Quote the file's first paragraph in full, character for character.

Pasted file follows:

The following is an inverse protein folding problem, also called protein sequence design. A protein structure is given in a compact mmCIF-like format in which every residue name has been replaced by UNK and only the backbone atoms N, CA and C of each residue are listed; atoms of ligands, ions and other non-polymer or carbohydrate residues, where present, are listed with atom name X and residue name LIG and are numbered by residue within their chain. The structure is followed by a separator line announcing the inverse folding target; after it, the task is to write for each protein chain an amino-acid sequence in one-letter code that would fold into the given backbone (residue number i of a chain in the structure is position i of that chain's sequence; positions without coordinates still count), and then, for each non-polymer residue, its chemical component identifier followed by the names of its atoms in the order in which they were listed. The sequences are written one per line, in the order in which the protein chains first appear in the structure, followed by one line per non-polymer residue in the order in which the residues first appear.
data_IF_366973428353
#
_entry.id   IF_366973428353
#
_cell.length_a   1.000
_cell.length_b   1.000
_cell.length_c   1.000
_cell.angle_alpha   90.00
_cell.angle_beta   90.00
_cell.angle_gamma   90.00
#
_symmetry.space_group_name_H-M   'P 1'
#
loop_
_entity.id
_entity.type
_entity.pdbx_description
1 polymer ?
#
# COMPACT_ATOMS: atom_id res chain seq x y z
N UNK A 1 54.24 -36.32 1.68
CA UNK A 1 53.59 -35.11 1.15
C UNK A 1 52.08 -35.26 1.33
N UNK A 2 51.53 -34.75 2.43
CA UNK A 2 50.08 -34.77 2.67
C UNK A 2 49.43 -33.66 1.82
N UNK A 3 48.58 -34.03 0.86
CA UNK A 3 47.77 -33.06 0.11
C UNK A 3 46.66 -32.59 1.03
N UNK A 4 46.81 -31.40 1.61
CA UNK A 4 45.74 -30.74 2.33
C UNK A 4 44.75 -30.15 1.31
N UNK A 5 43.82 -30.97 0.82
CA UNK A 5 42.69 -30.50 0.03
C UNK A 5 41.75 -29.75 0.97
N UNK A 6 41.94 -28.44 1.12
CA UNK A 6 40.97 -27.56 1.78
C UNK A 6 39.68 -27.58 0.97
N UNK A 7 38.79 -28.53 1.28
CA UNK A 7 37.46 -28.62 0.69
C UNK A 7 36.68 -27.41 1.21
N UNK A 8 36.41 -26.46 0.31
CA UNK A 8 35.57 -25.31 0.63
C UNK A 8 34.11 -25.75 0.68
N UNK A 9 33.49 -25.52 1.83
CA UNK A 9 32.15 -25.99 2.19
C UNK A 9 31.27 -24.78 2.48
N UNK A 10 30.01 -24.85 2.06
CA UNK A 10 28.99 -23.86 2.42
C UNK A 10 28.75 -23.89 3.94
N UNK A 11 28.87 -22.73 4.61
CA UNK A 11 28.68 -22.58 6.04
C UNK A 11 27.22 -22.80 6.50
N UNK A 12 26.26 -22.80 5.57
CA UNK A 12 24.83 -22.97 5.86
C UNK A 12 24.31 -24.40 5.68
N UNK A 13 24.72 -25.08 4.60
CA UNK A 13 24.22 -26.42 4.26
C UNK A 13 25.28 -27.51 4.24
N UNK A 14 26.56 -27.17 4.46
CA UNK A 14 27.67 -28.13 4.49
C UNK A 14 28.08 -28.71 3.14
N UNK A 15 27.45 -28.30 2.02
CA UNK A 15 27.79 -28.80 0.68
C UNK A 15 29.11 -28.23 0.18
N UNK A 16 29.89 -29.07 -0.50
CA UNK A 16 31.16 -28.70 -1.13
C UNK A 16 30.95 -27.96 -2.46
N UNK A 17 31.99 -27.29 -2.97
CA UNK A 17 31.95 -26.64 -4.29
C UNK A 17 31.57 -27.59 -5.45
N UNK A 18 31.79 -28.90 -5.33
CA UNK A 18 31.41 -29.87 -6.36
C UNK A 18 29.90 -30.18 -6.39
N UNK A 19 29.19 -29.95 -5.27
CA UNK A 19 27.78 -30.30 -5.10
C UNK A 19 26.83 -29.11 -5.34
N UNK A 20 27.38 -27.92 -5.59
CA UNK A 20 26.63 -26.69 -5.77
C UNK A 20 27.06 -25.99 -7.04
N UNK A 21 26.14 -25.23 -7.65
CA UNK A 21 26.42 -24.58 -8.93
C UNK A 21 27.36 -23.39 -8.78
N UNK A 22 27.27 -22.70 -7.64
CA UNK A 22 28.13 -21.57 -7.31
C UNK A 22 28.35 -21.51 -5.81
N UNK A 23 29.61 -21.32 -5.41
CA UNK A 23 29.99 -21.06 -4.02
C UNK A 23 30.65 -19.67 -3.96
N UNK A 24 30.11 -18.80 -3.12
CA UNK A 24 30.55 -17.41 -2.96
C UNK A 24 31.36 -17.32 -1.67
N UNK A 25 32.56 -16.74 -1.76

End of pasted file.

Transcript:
The following is an inverse protein folding problem, also called protein sequence design. A protein structure is given in a compact mmCIF-like format in which every residue name has been replaced by UNK and only the backbone atoms N, CA and C of each residue are listed; atoms of ligands, ions and other non-polymer or carbohydrate residues, where present, are listed with atom name X and residue name LIG and are numbered by residue within their chain. The structure is followed by a separator line announcing the inverse folding target; after it, the task is to write for each protein chain an amino-acid sequence in one-letter code that would fold into the given backbone (residue number i of a chain in the structure is position i of that chain's sequence; positions without coordinates still count), and then, for each non-polymer residue, its chemical component identifier followed by the names of its atoms in the order in which they were listed. The sequences are written one per line, in the order in which the protein chains first appear in the structure, followed by one line per non-polymer residue in the order in which the residues first appear.